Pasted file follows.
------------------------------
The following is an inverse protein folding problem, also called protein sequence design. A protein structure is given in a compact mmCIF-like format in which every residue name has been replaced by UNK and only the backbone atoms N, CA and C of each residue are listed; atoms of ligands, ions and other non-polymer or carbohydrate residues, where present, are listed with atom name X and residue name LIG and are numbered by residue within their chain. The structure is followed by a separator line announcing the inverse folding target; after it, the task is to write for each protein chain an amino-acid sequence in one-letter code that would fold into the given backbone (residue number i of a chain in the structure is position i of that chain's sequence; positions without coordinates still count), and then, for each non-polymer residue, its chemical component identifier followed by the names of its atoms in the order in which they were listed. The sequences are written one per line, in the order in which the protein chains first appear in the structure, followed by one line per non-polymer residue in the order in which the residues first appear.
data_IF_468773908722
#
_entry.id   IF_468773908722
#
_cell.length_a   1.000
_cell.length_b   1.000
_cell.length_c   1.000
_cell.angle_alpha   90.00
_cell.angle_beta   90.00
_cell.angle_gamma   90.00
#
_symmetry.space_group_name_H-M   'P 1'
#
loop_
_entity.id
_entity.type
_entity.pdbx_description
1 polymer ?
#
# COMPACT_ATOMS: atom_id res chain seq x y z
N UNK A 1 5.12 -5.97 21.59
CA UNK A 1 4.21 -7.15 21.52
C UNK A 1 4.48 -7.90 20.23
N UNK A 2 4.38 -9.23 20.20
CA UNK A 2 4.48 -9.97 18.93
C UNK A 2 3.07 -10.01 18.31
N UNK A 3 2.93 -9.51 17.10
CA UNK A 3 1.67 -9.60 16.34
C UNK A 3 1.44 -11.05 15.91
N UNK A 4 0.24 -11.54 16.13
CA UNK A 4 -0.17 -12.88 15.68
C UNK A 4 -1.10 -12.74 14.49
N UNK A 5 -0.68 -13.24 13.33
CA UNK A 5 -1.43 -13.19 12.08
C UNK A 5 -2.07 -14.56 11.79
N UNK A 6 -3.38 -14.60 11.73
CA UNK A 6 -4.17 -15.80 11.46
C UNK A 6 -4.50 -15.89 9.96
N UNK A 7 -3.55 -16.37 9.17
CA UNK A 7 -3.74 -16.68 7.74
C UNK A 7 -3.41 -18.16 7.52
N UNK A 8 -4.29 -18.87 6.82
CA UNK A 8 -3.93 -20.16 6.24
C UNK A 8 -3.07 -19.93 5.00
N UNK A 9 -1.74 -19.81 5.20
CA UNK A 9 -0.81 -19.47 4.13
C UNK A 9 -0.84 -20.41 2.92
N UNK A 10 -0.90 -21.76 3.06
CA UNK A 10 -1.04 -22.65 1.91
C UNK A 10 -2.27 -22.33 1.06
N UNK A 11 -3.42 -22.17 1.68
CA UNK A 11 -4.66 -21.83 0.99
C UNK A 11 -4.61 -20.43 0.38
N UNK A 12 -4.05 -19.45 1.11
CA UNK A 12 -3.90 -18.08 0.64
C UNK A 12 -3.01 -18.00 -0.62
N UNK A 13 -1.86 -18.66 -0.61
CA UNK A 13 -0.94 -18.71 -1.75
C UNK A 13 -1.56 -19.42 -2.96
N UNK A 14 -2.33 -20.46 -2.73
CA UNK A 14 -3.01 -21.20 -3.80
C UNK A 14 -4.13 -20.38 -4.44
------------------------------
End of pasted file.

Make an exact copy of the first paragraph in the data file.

The following is an inverse protein folding problem, also called protein sequence design. A protein structure is given in a compact mmCIF-like format in which every residue name has been replaced by UNK and only the backbone atoms N, CA and C of each residue are listed; atoms of ligands, ions and other non-polymer or carbohydrate residues, where present, are listed with atom name X and residue name LIG and are numbered by residue within their chain. The structure is followed by a separator line announcing the inverse folding target; after it, the task is to write for each protein chain an amino-acid sequence in one-letter code that would fold into the given backbone (residue number i of a chain in the structure is position i of that chain's sequence; positions without coordinates still count), and then, for each non-polymer residue, its chemical component identifier followed by the names of its atoms in the order in which they were listed. The sequences are written one per line, in the order in which the protein chains first appear in the structure, followed by one line per non-polymer residue in the order in which the residues first appear.